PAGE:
Has the Time Come for an Older Driver Vehicle? by David W. Eby, PhD and Lisa J. Molnar, PhD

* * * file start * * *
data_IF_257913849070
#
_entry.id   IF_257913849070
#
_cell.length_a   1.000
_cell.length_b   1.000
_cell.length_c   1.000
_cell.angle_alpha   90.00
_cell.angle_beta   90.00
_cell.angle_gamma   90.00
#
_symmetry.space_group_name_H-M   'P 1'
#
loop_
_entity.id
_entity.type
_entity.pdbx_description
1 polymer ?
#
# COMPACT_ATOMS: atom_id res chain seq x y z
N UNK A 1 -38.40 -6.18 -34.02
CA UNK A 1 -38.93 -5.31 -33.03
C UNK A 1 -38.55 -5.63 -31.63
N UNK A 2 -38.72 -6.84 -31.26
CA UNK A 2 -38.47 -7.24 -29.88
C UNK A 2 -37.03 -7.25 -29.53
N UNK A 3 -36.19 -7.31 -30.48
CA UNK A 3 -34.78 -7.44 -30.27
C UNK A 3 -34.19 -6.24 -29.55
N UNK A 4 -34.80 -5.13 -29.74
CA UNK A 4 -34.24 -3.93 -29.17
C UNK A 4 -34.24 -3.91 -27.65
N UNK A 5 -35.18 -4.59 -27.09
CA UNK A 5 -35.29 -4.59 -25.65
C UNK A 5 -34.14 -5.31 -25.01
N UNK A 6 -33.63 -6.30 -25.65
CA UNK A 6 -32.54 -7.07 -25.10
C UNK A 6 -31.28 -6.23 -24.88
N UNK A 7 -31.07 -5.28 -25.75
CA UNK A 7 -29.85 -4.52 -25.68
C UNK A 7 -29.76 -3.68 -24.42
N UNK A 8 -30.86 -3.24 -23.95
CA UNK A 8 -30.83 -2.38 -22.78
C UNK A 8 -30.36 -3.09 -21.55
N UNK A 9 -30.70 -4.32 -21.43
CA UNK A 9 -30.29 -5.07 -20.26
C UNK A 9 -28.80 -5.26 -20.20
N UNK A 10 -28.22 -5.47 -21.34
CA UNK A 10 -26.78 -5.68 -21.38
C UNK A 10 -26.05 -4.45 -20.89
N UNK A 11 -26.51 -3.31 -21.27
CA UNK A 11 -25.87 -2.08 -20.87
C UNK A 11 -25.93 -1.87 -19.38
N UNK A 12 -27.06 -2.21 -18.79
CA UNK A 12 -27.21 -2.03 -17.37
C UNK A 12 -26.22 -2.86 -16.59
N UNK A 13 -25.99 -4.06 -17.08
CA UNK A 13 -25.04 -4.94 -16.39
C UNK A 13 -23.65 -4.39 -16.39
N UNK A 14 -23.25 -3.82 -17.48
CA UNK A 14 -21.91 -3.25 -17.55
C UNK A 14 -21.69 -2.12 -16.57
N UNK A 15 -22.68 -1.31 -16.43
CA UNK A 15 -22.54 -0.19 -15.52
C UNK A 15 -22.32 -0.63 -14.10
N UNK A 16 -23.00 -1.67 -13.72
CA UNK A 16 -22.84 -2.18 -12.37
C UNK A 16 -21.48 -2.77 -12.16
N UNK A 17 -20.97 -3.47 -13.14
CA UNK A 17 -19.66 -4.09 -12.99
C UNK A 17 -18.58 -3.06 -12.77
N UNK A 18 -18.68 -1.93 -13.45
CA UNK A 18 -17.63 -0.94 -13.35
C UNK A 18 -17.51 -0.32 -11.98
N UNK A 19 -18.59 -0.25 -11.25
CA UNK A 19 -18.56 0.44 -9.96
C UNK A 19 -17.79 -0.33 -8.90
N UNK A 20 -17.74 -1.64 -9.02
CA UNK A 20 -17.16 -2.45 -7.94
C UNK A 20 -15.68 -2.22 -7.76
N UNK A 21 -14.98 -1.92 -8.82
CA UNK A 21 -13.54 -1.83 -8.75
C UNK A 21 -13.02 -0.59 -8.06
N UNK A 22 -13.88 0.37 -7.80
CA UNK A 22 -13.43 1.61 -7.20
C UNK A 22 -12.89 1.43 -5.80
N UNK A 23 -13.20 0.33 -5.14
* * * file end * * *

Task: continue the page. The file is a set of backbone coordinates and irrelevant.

Abstract: The populations of many nations and, indeed, the entire world are growing older. As people age, they are more likely to experience medical conditions and take medications that can make operating a personal automobile more difficult. Once driving abilities begin to decline, older adults are often faced with decreased ability to travel to the places that they both want and need to go, due largely to the lack of non-driving options needed for personal mobility.Thus, due to the preference for and pervasiveness of the personal automobile for satisfying mobility needs, there is a global need to keep older adults driving for as long as they can safely do so. In this synthesis of the literature we explored the question: Has the time come for an older driver vehicle? Great gains in safe mobility for older adults could be made by designing automobiles that take into account, and help overcome, some of the deficits in abilities common in older people. This review provides a background and rationale for an older driver vehicle, including discussions of relevant trends, age-related declines in functional abilities, and the adverse consequences of decreased mobility; discusses research and issues related to vehicle design and advanced technology; explores crashworthiness issues and the unique requirements for older adults; and discusses issues related to marketing a vehicle that has been designed for older drivers. Has the time come for an older driver vehicle? We answer this question with a qualified “yes.” There is a global opportunity to improve the safety, mobility, and quality of life of older adults by designing vehicles and technologies that help overcome common age-related deficits. The marketing of these vehicles to older consumers, however, will be challenging and will likely require further market research.